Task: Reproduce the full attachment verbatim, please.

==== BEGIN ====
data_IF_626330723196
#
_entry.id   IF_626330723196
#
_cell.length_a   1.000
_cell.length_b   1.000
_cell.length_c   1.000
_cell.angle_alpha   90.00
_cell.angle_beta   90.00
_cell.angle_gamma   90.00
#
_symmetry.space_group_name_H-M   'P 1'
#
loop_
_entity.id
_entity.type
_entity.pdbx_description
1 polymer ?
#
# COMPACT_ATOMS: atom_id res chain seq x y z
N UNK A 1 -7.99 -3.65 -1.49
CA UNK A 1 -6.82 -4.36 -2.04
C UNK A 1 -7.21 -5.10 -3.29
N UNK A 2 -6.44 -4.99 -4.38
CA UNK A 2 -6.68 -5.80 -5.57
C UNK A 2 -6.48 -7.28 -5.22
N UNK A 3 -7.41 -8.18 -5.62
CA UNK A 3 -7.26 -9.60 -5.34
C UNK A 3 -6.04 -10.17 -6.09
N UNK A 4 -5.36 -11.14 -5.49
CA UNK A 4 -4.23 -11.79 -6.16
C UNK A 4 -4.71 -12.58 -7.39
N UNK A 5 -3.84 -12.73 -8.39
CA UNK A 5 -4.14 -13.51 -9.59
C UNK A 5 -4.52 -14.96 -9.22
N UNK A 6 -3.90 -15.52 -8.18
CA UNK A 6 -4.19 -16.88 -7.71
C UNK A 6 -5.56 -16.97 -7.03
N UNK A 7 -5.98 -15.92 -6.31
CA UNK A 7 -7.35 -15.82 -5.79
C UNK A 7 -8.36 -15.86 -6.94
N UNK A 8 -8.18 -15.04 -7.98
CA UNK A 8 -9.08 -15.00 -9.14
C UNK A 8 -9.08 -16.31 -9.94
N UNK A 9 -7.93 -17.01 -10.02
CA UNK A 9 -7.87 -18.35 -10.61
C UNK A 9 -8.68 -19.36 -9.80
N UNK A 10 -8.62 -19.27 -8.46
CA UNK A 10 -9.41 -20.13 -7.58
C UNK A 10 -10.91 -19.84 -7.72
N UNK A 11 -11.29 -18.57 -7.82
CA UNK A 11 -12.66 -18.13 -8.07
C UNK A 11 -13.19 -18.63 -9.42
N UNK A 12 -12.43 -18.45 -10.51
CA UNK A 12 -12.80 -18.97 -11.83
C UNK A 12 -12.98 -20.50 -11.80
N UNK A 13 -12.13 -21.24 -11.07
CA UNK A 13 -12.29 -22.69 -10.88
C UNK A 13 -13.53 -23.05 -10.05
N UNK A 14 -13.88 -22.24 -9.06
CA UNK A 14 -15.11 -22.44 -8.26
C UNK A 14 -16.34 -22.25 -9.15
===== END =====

data_IF_626330723196
#
_entry.id   IF_626330723196
#
_cell.length_a   1.000
_cell.length_b   1.000
_cell.length_c   1.000
_cell.angle_alpha   90.00
_cell.angle_beta   90.00
_cell.angle_gamma   90.00
#
_symmetry.space_group_name_H-M   'P 1'
#
loop_
_entity.id
_entity.type
_entity.pdbx_description
1 polymer ?
#
# COMPACT_ATOMS: atom_id res chain seq x y z
N UNK A 1 -7.99 -3.65 -1.49
CA UNK A 1 -6.82 -4.36 -2.04
C UNK A 1 -7.21 -5.10 -3.29
N UNK A 2 -6.44 -4.99 -4.38
CA UNK A 2 -6.68 -5.80 -5.57
C UNK A 2 -6.48 -7.28 -5.22
N UNK A 3 -7.41 -8.18 -5.62
CA UNK A 3 -7.26 -9.60 -5.34
C UNK A 3 -6.04 -10.17 -6.09
N UNK A 4 -5.36 -11.14 -5.49
CA UNK A 4 -4.23 -11.79 -6.16
C UNK A 4 -4.71 -12.58 -7.39
N UNK A 5 -3.84 -12.73 -8.39
CA UNK A 5 -4.14 -13.51 -9.59
C UNK A 5 -4.52 -14.96 -9.22
N UNK A 6 -3.90 -15.52 -8.18
CA UNK A 6 -4.19 -16.88 -7.71
C UNK A 6 -5.56 -16.97 -7.03
N UNK A 7 -5.98 -15.92 -6.31
CA UNK A 7 -7.35 -15.82 -5.79
C UNK A 7 -8.36 -15.86 -6.94
N UNK A 8 -8.18 -15.04 -7.98
CA UNK A 8 -9.08 -15.00 -9.14
C UNK A 8 -9.08 -16.31 -9.94
N UNK A 9 -7.93 -17.01 -10.02
CA UNK A 9 -7.87 -18.35 -10.61
C UNK A 9 -8.68 -19.36 -9.80
N UNK A 10 -8.62 -19.27 -8.46
CA UNK A 10 -9.41 -20.13 -7.58
C UNK A 10 -10.91 -19.84 -7.72
N UNK A 11 -11.29 -18.57 -7.82
CA UNK A 11 -12.66 -18.13 -8.07
C UNK A 11 -13.19 -18.63 -9.42
N UNK A 12 -12.43 -18.45 -10.51
CA UNK A 12 -12.80 -18.97 -11.83
C UNK A 12 -12.98 -20.50 -11.80
N UNK A 13 -12.13 -21.24 -11.07
CA UNK A 13 -12.29 -22.69 -10.88
C UNK A 13 -13.53 -23.05 -10.05
N UNK A 14 -13.88 -22.24 -9.06
CA UNK A 14 -15.11 -22.44 -8.26
C UNK A 14 -16.34 -22.25 -9.15